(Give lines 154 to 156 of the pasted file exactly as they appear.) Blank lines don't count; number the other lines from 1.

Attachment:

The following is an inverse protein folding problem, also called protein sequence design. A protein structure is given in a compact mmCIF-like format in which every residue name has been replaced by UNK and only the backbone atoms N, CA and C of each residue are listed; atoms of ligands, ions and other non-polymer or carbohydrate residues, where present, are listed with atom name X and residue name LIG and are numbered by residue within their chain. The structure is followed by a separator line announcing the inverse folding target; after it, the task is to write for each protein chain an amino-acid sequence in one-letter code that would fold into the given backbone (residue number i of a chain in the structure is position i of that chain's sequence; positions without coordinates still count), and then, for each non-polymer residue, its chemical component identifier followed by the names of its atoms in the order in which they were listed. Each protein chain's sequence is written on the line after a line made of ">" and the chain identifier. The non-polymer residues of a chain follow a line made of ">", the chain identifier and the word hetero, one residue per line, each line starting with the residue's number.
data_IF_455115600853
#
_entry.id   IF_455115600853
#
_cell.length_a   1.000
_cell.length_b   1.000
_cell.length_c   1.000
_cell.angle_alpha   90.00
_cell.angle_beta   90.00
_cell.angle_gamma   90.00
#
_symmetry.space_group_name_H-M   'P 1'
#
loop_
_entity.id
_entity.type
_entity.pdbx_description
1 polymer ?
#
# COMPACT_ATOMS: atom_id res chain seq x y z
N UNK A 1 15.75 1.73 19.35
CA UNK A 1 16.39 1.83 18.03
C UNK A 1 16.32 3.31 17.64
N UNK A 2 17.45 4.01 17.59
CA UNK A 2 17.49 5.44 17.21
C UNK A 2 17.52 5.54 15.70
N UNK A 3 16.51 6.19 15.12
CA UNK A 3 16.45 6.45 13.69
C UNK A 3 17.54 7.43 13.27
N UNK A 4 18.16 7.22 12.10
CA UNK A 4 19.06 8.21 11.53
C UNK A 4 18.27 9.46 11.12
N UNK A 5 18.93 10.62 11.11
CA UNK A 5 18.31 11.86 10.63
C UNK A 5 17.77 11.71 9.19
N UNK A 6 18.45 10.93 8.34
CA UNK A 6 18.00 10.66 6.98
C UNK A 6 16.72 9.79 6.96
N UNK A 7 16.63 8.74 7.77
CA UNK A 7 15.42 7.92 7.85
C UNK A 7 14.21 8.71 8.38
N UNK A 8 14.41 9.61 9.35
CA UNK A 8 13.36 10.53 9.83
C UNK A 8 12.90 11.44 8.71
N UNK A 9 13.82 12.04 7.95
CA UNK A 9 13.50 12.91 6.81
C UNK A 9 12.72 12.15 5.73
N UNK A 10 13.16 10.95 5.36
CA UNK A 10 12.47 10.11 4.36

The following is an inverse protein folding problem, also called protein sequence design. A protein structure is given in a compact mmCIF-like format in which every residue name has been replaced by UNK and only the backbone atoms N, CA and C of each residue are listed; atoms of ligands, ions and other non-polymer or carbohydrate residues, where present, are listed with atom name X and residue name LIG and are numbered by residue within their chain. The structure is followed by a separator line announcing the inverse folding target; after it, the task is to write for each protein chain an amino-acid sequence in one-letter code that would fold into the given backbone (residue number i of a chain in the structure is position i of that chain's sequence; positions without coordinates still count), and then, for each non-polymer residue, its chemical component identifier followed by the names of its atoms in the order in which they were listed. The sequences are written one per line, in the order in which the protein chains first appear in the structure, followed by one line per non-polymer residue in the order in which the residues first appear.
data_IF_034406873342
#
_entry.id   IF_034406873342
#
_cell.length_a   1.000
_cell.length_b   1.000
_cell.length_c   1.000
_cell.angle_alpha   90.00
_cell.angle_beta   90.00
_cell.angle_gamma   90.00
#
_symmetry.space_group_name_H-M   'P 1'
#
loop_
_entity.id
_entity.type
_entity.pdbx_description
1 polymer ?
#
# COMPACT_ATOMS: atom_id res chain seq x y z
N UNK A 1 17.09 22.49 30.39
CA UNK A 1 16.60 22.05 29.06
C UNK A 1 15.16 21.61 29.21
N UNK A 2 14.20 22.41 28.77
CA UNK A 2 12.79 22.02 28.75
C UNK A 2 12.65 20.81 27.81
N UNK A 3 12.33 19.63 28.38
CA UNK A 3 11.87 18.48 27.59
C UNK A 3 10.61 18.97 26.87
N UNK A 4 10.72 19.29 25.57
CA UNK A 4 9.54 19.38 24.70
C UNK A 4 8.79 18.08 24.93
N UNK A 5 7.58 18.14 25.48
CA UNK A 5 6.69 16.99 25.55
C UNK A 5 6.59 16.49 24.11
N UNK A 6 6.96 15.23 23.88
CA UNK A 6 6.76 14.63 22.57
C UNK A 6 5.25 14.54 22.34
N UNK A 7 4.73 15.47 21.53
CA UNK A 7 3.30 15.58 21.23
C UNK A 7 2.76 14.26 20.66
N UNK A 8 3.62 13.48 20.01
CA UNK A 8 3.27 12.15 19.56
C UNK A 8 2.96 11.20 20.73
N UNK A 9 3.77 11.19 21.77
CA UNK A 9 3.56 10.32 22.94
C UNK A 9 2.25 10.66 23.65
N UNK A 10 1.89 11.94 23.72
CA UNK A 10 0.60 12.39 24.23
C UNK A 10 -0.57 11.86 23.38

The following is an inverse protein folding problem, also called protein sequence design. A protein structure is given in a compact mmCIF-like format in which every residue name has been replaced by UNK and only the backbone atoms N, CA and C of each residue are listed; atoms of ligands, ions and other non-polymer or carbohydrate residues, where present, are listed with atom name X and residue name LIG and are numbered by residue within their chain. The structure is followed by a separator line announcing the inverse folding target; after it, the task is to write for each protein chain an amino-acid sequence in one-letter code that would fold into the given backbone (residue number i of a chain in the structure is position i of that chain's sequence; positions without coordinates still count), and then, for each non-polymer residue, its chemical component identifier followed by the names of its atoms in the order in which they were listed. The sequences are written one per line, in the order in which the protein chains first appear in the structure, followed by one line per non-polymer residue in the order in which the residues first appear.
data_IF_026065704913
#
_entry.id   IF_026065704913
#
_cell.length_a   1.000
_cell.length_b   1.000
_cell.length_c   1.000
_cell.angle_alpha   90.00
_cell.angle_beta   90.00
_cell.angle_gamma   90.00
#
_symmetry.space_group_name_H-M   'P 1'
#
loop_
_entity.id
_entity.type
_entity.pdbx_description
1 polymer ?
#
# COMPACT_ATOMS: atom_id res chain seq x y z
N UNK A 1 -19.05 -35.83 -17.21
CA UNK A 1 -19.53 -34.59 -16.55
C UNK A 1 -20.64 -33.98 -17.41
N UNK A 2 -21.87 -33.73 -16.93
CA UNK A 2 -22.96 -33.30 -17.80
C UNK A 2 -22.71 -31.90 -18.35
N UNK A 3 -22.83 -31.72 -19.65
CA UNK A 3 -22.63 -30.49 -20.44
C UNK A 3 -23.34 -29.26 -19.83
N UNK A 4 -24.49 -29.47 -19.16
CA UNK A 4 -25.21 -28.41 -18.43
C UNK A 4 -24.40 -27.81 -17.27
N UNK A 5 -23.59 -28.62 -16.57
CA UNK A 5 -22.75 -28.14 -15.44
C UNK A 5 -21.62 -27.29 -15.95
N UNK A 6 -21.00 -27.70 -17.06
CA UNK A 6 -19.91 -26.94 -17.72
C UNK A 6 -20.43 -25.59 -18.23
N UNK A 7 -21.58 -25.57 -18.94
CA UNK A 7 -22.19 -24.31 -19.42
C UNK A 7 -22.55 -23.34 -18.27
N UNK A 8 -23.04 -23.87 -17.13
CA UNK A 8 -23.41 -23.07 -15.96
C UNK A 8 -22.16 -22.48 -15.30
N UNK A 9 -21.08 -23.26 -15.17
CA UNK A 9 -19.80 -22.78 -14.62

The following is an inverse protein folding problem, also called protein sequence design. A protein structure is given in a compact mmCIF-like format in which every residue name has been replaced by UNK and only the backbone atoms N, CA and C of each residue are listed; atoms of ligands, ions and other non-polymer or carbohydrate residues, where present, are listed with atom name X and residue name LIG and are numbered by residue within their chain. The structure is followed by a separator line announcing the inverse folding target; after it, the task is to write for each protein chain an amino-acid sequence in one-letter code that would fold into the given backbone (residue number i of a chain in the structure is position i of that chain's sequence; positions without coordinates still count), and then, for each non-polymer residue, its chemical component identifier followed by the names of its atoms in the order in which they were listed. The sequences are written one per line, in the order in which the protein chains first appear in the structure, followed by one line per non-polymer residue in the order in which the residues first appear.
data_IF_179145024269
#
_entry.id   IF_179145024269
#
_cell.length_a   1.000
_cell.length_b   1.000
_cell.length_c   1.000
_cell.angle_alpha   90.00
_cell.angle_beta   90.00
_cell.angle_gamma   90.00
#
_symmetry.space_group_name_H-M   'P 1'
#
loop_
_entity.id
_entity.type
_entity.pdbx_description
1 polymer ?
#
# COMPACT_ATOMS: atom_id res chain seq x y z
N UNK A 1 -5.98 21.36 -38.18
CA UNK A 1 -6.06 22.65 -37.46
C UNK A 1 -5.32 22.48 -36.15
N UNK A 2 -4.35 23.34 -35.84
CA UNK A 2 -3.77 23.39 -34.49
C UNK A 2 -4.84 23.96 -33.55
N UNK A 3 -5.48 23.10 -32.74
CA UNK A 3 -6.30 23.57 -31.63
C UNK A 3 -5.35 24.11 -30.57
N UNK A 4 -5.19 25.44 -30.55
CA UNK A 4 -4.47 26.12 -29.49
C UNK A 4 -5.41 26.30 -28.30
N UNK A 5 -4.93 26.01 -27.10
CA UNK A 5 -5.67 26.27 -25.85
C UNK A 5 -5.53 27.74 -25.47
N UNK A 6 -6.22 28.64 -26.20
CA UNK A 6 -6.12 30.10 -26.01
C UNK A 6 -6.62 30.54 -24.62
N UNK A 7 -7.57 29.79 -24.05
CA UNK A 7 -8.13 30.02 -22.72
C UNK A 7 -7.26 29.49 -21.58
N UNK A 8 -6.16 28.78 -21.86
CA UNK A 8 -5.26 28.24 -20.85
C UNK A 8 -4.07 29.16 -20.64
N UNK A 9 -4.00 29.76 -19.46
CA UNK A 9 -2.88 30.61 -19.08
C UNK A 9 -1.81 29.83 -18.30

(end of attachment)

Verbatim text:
_cell.length_a   1.000
_cell.length_b   1.000
_cell.length_c   1.000